4. Course Objectives
A survey course, EL266 has particular relevance as a liberal arts core requirement, education certification requirement, and/or elective. The Seton Hill University Learning Objectives
(found on page 4 of the 2010-1012 course catalog) include several skills
that this course is especially designed to help you develop:
- Express arguments or main points clearly, in written and oral communication.
- Assess privilege and oppression from the perspective of culture, race, class, and gender.
- Find, evaluate, and apply information.
- Use technological skills to access information, organize knowledge, and communicate.
- Locate and analyze expressive media to gain information or comprehend the significance of an issue or event.
A literature survey course has an additional meaning for English majors and minors, because a 200-level survey course introduces important scholarly techniques (how to read and write about a literary text) and subject matter (the works themselves).
These goals of the English program all apply directly to EL 266:
- Examine a wide range of genres, styles and cultural literatures.
- Examine the traditional canon and innovative nontraditional writers and writing.
- Demonstrate analytical skills of reading literature.
- Demonstrate a high level of research and writing skills.
- Write and speak in a wide range of formats appropriate to major emphasis: fiction, non-fiction, poetry, critical essay, oral presentation.
- Speak and write about issues in the discipline and how they interact with the culture at large.
- Articulate the ongoing relation between personal habits of reading and writing and the evolving study of English.
Your Objectives for EL266
- Deeply and critically read literary texts
- Demonstrate familiarity with the social and political forces shaping American culture during the time period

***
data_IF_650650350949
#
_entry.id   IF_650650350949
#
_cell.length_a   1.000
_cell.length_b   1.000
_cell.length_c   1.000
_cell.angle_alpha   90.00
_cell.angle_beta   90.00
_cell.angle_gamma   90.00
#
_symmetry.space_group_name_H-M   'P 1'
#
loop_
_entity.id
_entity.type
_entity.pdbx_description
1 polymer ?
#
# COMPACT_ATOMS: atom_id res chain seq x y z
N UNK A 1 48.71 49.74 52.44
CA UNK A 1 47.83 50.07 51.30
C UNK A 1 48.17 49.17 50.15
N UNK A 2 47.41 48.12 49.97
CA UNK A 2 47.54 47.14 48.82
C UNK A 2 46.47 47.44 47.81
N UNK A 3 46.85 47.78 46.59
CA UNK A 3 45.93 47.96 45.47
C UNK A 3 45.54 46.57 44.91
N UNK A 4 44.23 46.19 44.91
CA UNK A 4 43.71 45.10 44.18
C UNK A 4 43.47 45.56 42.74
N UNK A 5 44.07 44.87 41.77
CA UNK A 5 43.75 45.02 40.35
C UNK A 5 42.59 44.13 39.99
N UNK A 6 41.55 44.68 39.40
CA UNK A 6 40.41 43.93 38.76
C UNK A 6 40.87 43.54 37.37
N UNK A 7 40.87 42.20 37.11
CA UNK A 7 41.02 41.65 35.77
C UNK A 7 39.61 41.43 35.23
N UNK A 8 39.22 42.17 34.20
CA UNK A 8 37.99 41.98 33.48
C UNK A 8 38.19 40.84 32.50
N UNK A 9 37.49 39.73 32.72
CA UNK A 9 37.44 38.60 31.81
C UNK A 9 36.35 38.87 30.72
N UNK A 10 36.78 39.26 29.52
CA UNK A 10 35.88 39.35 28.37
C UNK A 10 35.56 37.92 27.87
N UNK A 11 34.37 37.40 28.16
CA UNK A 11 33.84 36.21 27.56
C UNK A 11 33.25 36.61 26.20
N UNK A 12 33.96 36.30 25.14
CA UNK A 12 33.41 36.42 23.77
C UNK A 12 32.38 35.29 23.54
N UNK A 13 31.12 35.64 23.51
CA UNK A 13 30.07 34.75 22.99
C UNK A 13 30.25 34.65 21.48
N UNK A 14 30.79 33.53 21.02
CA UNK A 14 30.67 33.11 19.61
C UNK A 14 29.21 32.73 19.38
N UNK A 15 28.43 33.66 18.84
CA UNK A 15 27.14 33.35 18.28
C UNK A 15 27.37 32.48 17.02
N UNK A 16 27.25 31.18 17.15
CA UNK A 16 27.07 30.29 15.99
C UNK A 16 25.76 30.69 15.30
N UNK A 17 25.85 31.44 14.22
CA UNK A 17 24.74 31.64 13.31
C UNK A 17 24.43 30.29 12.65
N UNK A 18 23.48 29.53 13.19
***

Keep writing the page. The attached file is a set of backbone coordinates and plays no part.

- Use textual evidence to support your claims orally and in writing, without oversimplifying or ignoring views which differ from yours
- Organize and develop your initial reactions to assigned texts, through discussion, drafting, peer critiquing, and revision
- Write two college-level papers (one supported by primary sources, another supported by both primary sources and secondary academic research)
- Contribute actively to a positive learning environment
- read all assigned texts and reflect meaningfully on them (a process that includes re-reading parts of large texts or the whole of shorter texts) before class,
- participate via class discussion, in-class activities, and homework
At the end of this course, you should be able to demonstrate
- Awareness of the literary techniques authors use in order to express and develop their ideas
- Awareness of the historical, cultural, and formal issues that influence your developing responses to texts on the syllabus
- Competence in interpretive, critical reading of literary texts (beyond summarizing the plot)
- Intellectual engagement with your peers and the course content (in person and online)
- Ability to plan, research, draft, revise, and polish college-level essays